If on a winter's night a traveler
Take a story's temperature by studying its tone. Is it hopeful? Cynical? Snarky? Playful?
Playful, Satirical, Hypnotic
In a piece for the New Yorker, John Updike described how Calvino "manages to charm and entertain the reader in the teeth of a scheme designed to frustrate all reasonable readerly expectations" (source). In other words, it's mostly Calvino's tone that allows him to get away with what he's doing in this book.
Our guys is conversational, intimate, and playful—but also deeply philosophical. In fact, there are certain passages in this book where you can actually see all four elements working at once. Take this mesmerizing opening passage, for example:
Relax. Concentrate. Dispel every other thought. Let the world around you fade. Best to close the door; the TV is always on in the next room. Tell the others right away, "No, I don't want to watch TV!" Raise your voice— (1.1).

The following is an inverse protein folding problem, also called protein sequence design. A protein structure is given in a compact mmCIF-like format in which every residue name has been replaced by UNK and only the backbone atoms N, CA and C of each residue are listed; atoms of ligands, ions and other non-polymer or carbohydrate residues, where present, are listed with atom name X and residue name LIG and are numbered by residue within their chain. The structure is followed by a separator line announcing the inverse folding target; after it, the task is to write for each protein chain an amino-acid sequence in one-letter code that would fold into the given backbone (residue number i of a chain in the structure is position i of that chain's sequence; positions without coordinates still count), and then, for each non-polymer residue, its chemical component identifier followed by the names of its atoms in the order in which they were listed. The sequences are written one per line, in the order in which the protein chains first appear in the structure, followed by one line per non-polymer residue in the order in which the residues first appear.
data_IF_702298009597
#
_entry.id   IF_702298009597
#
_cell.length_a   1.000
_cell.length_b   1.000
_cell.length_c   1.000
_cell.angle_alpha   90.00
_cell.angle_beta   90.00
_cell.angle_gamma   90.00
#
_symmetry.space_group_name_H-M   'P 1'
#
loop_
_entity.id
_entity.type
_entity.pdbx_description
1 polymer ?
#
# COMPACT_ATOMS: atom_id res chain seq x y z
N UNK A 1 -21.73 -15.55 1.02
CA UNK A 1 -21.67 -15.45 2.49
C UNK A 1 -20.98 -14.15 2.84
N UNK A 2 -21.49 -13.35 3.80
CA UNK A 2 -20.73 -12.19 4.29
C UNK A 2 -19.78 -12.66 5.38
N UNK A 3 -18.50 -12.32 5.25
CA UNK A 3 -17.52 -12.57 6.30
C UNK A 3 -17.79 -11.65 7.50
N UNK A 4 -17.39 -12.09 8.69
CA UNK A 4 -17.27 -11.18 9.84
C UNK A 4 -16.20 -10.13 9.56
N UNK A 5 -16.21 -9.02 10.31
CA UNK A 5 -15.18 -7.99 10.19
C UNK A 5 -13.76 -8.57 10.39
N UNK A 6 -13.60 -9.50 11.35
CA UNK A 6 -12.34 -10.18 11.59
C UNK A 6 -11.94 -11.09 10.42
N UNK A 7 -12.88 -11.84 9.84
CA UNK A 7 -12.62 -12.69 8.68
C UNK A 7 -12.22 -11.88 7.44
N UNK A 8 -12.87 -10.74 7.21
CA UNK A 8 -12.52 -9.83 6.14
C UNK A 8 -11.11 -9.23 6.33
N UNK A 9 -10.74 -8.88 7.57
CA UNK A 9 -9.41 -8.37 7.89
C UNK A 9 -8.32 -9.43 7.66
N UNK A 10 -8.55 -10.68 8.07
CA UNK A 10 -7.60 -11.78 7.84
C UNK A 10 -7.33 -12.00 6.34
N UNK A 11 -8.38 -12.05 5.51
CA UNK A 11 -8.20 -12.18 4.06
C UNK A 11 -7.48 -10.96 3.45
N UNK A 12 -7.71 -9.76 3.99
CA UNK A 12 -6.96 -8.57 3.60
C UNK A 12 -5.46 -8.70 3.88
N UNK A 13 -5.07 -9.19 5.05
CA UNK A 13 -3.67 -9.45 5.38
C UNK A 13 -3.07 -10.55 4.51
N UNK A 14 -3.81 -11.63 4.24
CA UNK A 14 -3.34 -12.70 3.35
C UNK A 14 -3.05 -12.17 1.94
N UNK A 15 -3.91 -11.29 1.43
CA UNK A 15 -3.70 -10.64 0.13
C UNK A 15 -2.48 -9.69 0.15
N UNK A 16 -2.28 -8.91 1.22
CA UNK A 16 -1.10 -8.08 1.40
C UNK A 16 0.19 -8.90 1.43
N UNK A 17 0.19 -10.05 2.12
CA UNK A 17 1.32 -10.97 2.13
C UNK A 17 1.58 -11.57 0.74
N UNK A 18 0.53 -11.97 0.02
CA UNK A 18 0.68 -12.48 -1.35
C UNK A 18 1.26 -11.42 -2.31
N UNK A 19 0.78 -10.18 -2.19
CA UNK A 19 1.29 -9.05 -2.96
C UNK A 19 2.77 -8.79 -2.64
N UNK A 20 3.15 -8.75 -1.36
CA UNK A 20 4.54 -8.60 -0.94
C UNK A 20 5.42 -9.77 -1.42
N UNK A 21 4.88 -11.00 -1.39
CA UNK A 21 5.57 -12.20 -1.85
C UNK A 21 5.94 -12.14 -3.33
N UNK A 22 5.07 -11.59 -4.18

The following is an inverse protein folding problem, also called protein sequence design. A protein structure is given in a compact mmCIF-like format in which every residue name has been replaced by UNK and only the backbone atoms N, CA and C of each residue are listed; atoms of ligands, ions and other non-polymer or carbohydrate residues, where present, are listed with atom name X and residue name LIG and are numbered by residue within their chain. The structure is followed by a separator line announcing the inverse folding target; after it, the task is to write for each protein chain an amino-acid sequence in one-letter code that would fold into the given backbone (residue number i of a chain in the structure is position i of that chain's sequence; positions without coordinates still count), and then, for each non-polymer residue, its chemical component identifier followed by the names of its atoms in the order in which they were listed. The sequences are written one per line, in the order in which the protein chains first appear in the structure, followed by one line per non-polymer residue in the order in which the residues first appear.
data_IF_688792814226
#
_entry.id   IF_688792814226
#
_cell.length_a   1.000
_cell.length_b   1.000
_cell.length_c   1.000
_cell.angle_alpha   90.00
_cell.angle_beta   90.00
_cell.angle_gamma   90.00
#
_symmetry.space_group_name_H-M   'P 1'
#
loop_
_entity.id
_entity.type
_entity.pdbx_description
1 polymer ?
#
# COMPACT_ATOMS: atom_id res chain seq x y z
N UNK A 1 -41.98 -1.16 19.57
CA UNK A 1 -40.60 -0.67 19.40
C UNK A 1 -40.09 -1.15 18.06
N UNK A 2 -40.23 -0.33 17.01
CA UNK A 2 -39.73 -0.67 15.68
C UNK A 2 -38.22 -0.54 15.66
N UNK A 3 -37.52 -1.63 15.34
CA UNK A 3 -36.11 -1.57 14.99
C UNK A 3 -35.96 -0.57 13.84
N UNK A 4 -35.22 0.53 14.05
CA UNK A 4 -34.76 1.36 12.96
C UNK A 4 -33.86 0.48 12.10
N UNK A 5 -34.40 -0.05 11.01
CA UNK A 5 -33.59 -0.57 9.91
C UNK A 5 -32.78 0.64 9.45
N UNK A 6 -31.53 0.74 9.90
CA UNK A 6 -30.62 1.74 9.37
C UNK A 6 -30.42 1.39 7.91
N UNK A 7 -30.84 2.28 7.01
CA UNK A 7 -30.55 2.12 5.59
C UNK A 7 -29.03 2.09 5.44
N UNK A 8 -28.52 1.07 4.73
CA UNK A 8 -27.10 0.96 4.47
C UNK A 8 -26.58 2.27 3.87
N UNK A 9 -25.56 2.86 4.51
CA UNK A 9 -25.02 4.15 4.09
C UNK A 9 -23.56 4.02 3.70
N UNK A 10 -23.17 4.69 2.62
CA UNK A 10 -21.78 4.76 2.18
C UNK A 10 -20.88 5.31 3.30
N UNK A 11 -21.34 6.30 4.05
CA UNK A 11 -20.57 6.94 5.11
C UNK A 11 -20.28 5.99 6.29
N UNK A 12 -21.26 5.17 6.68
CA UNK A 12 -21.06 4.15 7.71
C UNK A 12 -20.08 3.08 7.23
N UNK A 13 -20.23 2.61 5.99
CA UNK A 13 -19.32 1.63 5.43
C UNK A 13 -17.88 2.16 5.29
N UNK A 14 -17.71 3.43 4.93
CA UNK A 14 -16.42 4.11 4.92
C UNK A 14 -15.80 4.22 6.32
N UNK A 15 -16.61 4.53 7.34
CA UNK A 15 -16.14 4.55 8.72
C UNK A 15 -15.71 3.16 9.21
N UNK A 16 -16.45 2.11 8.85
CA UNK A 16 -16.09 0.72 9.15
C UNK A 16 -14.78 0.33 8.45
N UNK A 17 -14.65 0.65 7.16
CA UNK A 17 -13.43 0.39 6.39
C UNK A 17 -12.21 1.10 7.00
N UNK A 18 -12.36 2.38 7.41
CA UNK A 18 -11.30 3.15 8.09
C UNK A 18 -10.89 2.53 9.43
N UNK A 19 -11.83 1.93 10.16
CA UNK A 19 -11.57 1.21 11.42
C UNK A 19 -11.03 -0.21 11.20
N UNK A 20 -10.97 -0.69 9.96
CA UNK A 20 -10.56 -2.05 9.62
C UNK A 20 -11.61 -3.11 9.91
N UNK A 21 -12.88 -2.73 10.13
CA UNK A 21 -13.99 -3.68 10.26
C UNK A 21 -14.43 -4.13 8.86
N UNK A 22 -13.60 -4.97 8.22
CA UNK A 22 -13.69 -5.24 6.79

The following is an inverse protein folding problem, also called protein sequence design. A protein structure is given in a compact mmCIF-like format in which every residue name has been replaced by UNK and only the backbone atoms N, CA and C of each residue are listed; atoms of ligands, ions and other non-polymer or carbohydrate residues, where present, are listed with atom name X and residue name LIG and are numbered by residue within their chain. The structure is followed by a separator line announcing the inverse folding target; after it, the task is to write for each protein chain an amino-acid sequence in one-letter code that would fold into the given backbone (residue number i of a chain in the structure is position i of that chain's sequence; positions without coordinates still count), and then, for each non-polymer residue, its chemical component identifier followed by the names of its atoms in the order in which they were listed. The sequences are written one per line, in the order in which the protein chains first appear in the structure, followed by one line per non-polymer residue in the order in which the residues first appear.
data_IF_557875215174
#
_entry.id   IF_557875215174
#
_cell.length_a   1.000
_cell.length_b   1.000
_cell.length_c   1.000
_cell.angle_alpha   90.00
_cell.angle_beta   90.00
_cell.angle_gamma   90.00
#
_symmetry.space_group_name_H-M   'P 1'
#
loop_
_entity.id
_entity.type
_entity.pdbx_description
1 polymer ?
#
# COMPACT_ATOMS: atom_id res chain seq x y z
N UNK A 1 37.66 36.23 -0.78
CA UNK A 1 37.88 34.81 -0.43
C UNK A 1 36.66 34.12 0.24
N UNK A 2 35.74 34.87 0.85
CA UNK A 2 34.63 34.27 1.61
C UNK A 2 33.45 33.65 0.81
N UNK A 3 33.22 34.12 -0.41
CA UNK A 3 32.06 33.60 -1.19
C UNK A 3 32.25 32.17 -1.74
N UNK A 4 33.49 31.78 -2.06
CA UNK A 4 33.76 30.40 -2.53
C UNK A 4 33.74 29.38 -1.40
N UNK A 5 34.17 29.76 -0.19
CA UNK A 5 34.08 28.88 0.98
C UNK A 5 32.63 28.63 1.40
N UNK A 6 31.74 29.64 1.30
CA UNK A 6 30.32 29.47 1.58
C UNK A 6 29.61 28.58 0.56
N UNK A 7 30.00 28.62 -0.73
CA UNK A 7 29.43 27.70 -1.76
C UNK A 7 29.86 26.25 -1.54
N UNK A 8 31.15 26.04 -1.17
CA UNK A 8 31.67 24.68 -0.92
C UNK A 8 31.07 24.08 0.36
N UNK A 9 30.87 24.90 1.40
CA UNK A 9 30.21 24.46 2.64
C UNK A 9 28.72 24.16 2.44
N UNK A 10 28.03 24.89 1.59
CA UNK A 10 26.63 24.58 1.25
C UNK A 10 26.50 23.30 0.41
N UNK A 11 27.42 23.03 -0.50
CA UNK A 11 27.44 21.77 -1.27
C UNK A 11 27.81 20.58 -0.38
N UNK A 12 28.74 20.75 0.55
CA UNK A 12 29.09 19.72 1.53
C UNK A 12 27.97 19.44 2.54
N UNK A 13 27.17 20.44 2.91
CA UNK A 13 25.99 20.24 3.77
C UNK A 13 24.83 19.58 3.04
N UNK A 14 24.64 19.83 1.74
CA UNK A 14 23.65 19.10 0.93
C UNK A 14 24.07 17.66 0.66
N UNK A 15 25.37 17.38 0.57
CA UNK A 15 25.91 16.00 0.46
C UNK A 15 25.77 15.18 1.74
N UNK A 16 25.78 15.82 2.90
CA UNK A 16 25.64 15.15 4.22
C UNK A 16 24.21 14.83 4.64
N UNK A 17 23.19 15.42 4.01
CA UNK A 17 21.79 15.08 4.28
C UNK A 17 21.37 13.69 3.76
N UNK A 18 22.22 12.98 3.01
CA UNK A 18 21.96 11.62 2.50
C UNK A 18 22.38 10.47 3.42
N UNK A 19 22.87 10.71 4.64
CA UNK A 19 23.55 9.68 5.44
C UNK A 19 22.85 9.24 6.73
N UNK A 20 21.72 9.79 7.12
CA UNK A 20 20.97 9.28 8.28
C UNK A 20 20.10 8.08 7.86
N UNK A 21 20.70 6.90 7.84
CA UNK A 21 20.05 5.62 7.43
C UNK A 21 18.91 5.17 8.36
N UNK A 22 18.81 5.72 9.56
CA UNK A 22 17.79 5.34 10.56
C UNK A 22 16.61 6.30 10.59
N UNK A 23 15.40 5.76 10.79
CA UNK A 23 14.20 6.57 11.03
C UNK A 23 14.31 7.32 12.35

Quite frankly, Calvino really needs to be as charming as he can, because if he weren't, most readers would never let him get away with messing with their brains so much.
Calvino understands that if you want to change the way people think, you can't just get in their faces and shout like Lotaria. You need to give them something new to enjoy, and open them up to all the pleasure they could experience if they'd change their thinking. Right away, he makes you feel great about the fact that you've sat down to read, and then he throws in some humor to make you feel like his ally. During his time, Calvino knew that TV was going to make it hard for books to survive, and this no doubt motivated him to find new ways of making books fresh and enjoyable.
Make no mistake, our author is trying to challenge your assumptions as a reader; but his witty, charming tone shows that he's also willing to do what it takes to get you on board with his way of thinking.